Historically we have looked at forage and food crops as separate markets. I see a future where a PSE can bring them together – an integrated ‘whole farm’ approach for the benefit of enterprises, farmers, and the animals and people they feed. It’s about stepping back to look at the whole farming system and how raising crops and livestock can be mutually reinforcing. For example, livestock can feed off human crop residues while providing manure for soil fertility.
In the same vein, we need to raise awareness of the benefits of raising livestock and the nutritional benefits of animal source foods. For this to happen, forage crops are important. Again, we would also need to focus on the informal private sector – getting rural areas access to animal vaccines, like Newcastle disease in poultry, for example.
Using lessons from Venture37’s MERCADO project, RAMA-BC already has started a forage crops pilot activity. Forage crops like velvet bean and lablab work as well in the tropics as alfalfa does in temperate climes. For a lot of the year the availability of forage inhibits livestock production. These legumes are just as productive and nutritious and are excellent at improving soil fertility, as they fix nitrogen, add organic matter, and cover the soil restoring degraded land. We have engaged a seed company and a set of small livestock producers (small ruminants, pigs and chickens) to produce velvet bean and lablab forage. A lot of this is still experimental and would need to start with additional pilot testing to understand what works.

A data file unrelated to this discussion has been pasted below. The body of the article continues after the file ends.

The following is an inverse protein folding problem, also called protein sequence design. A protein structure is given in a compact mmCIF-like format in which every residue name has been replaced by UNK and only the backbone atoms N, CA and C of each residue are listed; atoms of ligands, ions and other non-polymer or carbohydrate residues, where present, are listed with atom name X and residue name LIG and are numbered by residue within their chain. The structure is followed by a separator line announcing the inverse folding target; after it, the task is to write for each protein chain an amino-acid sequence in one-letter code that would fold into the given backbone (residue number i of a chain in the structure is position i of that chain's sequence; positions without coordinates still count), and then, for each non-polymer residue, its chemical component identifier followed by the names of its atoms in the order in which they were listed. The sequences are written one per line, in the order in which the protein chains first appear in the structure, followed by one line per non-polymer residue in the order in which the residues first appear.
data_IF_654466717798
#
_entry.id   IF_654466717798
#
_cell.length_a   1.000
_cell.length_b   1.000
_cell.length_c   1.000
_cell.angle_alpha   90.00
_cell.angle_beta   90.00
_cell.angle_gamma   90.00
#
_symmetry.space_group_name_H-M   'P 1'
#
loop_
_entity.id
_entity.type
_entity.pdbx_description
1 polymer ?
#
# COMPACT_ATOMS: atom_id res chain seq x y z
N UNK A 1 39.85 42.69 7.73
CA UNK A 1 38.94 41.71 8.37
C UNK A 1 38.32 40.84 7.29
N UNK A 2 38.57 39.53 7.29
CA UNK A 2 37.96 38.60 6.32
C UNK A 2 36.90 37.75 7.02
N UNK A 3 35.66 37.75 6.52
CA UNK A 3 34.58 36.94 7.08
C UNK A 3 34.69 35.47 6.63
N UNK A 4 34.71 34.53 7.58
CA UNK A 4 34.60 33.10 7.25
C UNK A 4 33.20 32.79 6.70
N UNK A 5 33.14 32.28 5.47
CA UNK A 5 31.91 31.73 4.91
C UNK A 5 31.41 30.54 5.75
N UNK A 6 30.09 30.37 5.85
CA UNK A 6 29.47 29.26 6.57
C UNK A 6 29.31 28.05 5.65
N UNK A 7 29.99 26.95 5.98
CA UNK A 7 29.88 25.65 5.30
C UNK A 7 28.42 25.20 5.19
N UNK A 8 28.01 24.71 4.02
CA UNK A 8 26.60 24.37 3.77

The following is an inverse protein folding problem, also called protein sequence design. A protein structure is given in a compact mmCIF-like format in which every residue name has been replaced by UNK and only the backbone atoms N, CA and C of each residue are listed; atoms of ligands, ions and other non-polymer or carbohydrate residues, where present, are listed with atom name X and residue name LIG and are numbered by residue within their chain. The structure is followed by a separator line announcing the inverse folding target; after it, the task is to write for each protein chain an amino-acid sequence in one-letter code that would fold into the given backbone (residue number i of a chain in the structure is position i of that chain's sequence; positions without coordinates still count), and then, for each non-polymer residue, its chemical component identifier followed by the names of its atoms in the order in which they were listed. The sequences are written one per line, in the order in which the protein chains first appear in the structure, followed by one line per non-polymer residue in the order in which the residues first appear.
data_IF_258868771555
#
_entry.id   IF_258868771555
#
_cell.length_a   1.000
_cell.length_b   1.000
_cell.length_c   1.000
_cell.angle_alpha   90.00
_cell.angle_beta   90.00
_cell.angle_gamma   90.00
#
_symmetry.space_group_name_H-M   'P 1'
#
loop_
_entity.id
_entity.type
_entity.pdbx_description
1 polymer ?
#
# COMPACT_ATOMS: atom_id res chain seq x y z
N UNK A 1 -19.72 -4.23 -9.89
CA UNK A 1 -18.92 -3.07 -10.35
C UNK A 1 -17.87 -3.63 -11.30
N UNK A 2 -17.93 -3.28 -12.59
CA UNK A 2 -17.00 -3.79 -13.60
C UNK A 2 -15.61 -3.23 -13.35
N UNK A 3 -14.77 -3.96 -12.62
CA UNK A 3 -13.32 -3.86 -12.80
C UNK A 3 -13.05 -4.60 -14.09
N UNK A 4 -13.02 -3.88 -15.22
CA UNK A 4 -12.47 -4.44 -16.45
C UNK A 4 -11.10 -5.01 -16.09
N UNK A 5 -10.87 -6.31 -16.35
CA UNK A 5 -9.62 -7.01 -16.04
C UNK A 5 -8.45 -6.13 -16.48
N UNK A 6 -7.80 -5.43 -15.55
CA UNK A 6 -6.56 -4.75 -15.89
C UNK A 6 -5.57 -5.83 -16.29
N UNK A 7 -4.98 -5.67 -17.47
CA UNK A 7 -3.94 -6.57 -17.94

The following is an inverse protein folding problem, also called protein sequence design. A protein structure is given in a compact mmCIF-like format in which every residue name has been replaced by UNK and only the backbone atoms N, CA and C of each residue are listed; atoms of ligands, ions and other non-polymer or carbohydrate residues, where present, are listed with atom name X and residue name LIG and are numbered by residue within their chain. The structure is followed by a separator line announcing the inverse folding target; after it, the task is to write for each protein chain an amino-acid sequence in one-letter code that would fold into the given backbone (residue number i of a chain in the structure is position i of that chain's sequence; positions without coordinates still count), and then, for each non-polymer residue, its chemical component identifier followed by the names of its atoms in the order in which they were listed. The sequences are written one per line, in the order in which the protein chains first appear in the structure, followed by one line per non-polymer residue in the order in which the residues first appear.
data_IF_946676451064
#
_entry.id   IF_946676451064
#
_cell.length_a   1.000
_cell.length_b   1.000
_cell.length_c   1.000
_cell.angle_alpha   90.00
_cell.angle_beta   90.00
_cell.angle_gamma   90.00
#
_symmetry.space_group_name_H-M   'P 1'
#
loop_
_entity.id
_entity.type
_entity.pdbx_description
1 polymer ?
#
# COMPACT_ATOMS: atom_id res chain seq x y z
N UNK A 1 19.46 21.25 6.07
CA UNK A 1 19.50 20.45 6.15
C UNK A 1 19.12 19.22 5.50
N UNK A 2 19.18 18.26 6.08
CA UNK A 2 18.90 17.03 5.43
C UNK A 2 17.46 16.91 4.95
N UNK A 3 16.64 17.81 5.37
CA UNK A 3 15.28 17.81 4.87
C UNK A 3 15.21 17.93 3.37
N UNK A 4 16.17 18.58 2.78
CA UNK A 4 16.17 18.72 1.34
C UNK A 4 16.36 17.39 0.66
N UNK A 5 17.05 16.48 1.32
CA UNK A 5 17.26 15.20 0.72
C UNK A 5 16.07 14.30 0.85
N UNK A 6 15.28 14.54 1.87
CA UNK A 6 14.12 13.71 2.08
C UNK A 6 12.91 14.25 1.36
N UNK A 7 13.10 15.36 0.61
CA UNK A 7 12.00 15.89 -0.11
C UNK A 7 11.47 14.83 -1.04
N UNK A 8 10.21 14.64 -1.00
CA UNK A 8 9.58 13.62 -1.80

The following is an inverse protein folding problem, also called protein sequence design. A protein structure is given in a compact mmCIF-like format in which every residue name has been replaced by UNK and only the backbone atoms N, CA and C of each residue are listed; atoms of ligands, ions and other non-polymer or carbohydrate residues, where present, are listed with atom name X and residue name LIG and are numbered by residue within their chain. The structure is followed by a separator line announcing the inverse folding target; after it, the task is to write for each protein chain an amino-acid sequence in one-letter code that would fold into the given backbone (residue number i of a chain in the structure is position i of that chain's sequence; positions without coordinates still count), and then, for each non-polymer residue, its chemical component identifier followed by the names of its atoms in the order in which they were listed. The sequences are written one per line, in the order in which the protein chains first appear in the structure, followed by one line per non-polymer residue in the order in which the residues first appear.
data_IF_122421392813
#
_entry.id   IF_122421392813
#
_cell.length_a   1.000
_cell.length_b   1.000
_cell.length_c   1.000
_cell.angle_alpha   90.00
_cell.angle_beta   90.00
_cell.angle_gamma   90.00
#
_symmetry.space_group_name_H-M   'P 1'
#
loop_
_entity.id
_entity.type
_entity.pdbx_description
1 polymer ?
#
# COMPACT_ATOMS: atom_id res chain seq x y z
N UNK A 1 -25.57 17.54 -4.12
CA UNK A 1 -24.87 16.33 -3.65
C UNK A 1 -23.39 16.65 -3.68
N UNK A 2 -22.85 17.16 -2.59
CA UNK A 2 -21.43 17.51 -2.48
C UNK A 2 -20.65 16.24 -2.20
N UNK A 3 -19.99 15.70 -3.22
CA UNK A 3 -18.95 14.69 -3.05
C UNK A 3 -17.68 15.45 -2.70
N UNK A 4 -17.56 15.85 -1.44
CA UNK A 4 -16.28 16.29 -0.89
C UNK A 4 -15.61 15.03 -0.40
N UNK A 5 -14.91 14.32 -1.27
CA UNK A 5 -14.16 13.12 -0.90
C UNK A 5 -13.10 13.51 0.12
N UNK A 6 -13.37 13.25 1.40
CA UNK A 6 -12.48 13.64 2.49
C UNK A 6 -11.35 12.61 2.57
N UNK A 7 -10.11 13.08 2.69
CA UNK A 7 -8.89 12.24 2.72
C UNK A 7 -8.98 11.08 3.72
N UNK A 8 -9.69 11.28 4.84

Preview of Part Three
In the Third and Final Part of our Blog series, MERCADO COP Fidel O’Donovan takes us through a deep dive into MERCADO’s PSE approach, with a focus on the enabling environment and broad-based private sector development. Fidel offers insights of Venture37’s dairy legacy in Mozambique, synergies he sees with Venture37 corporate affiliate Land O’Lakes, Inc., and lessons for future implementation in Mozambique beyond dairy.